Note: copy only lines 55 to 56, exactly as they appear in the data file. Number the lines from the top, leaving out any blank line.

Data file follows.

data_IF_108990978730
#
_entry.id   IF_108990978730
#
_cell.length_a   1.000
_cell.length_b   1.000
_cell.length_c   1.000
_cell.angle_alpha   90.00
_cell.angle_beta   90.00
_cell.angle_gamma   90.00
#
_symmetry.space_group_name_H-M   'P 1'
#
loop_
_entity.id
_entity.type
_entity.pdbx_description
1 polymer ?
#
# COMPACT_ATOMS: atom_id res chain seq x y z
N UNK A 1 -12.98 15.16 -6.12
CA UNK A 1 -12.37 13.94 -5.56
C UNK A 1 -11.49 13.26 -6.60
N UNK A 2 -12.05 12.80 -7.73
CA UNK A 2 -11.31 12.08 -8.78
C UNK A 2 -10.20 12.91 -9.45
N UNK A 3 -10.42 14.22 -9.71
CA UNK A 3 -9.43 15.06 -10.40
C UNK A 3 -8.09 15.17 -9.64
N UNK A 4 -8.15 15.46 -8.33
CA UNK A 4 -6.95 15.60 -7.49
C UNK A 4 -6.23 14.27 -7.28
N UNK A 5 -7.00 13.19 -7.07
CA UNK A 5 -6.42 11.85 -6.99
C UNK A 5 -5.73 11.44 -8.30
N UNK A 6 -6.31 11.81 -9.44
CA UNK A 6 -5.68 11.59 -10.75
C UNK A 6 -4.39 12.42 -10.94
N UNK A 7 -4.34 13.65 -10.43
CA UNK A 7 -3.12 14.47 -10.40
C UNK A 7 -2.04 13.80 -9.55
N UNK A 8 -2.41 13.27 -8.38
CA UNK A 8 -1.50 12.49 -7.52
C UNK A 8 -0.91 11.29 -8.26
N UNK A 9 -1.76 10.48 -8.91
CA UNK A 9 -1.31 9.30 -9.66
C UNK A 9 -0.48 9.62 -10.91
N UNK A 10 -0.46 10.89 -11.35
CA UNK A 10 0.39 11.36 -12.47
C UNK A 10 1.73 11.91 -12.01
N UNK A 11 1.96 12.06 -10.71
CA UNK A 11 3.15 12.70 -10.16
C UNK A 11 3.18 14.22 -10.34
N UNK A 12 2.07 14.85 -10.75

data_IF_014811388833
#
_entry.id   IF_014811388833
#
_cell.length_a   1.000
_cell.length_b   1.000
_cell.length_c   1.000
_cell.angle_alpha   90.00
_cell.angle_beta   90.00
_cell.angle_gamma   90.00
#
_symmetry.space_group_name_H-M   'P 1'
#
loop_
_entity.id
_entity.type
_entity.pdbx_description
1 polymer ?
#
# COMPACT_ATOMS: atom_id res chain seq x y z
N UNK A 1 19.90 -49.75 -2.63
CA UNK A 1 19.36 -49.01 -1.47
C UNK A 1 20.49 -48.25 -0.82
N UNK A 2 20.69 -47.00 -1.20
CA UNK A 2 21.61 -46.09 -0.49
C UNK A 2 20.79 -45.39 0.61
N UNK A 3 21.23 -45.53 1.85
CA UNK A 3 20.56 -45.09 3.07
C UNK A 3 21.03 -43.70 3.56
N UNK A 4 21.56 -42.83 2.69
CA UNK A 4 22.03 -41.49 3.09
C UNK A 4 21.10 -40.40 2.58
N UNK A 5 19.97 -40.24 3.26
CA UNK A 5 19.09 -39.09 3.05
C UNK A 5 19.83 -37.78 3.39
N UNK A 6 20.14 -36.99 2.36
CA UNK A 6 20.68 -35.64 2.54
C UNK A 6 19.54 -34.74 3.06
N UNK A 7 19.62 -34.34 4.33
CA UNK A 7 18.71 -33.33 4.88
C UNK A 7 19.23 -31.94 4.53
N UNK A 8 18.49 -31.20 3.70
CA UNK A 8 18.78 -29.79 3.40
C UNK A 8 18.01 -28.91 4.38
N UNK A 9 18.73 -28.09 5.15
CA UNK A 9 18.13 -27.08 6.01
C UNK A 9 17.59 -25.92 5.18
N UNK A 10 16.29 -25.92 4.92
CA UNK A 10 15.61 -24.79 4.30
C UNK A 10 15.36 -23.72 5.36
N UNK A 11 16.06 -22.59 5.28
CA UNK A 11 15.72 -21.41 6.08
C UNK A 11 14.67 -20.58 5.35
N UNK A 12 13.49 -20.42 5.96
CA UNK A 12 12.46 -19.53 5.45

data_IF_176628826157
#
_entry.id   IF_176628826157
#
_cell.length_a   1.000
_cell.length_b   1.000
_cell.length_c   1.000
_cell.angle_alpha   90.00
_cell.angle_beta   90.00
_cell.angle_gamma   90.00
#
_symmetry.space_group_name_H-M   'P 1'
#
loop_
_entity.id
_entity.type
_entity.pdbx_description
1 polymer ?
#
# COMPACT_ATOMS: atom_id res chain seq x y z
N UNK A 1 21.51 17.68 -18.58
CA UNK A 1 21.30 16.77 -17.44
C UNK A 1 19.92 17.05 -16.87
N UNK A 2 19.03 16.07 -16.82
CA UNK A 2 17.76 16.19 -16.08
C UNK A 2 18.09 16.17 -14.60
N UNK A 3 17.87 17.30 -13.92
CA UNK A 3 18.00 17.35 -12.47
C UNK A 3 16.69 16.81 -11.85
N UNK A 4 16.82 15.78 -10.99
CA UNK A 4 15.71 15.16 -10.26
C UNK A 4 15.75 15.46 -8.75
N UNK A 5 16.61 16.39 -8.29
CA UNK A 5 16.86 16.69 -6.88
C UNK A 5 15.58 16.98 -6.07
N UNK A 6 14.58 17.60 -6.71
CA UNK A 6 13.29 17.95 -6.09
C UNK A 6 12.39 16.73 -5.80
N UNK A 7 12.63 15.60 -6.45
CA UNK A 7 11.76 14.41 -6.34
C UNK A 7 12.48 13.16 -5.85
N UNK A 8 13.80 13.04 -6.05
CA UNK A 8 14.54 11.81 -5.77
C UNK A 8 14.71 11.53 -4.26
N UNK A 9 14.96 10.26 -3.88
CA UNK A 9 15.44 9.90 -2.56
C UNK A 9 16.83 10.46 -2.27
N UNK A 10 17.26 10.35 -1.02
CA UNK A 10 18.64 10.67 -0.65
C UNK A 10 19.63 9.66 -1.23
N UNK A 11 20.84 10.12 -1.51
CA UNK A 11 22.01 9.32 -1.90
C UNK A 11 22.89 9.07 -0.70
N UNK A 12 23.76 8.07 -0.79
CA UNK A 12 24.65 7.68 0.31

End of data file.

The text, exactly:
data_IF_014811388833
#